More than a decade later however, Hawks directed Russell and Marilyn Monroe in what Russell always maintained was her favorite and best movie, 1953’s “Gentlemen Prefer Blondes”. The film is remembered now as the work which catapulted Monroe from budding actress to major film star, because of the iconic “Diamonds Are a Girl’s Best Friend” musical sequence, which has been copied and parodied by numerous performers ever since – notably by Madonna in her music video for her equally iconic song (and subsequent sobriquet) “Material Girl”. Yet much as the film is unquestionably Monroe’s, Russell’s performance is very much worth watching.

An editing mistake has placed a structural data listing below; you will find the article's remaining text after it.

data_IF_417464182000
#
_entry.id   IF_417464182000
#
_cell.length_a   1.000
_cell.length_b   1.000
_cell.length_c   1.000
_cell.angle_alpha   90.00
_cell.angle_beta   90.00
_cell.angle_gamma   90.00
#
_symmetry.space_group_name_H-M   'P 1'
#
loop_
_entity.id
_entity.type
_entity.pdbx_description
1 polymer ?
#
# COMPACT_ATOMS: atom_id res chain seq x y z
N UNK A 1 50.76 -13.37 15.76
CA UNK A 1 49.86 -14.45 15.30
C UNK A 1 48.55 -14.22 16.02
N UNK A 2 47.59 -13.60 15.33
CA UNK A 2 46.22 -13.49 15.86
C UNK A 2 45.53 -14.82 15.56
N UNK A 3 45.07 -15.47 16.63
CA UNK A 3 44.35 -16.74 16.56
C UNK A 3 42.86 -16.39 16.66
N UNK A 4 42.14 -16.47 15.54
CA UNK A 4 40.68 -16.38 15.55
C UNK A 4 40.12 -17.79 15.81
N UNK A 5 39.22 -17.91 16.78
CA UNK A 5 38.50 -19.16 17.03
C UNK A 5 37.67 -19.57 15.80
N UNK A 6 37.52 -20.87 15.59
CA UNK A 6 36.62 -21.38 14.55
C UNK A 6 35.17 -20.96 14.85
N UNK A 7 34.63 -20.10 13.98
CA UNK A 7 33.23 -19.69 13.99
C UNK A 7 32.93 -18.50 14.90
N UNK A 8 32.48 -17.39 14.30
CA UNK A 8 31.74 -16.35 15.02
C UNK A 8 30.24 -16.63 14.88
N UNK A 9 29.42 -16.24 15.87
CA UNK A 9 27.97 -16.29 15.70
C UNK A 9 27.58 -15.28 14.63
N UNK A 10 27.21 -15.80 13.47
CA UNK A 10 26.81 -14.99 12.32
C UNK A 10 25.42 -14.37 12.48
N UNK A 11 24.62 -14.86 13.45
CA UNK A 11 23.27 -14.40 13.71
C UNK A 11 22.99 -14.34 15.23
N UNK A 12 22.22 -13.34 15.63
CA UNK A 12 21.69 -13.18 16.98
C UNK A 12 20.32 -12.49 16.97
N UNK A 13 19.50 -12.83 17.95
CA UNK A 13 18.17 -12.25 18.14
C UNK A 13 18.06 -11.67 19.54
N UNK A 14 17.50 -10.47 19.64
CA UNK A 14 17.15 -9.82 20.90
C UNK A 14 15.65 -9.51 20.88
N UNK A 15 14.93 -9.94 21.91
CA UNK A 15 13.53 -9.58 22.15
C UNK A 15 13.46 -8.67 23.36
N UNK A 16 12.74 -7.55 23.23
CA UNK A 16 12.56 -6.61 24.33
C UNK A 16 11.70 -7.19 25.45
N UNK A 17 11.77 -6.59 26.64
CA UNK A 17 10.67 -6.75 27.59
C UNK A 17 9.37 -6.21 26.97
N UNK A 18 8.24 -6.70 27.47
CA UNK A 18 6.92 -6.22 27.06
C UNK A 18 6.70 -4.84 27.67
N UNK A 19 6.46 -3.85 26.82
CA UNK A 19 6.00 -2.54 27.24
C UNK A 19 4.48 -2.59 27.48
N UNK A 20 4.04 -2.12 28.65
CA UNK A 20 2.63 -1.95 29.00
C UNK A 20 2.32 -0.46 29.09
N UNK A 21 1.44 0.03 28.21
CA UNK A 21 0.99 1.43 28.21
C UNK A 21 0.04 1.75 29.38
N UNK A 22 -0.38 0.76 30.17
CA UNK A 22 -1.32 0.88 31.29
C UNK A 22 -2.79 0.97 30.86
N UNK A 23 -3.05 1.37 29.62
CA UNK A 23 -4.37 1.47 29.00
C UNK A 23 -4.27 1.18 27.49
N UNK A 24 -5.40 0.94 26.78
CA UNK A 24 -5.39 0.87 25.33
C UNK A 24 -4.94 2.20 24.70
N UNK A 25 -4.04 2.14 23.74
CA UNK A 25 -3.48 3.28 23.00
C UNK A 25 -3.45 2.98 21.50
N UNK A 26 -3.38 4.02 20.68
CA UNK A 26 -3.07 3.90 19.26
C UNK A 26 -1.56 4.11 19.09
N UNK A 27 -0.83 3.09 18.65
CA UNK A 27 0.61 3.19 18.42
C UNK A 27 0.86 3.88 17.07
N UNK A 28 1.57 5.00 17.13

Unexpectedly, there was no cat fighting on the set, despite the fact that these two curvy stars were aiming for public adulation and had equal billing. In fact Russell and Monroe became life-long friends, probably in part due to the fact that apart from her sassy side, Russell seemed to have a very earth-mother quality about her. Russell later recounted that Monroe, whose legendary stage fright led in part to her later downfall, was sometimes so petrified she could not come onto the set. This problem was solved when Russell took it upon herself to go to Monroe’s trailer every morning, take her by the hand, tell Monroe what fun they were going to have that day, and then walk her to the cameras. This kindness and professionalism is not only in keeping with what we know of Russell’s personality, but interestingly it is also part of the “gal pal” characterization which is prevalent in all of her better films.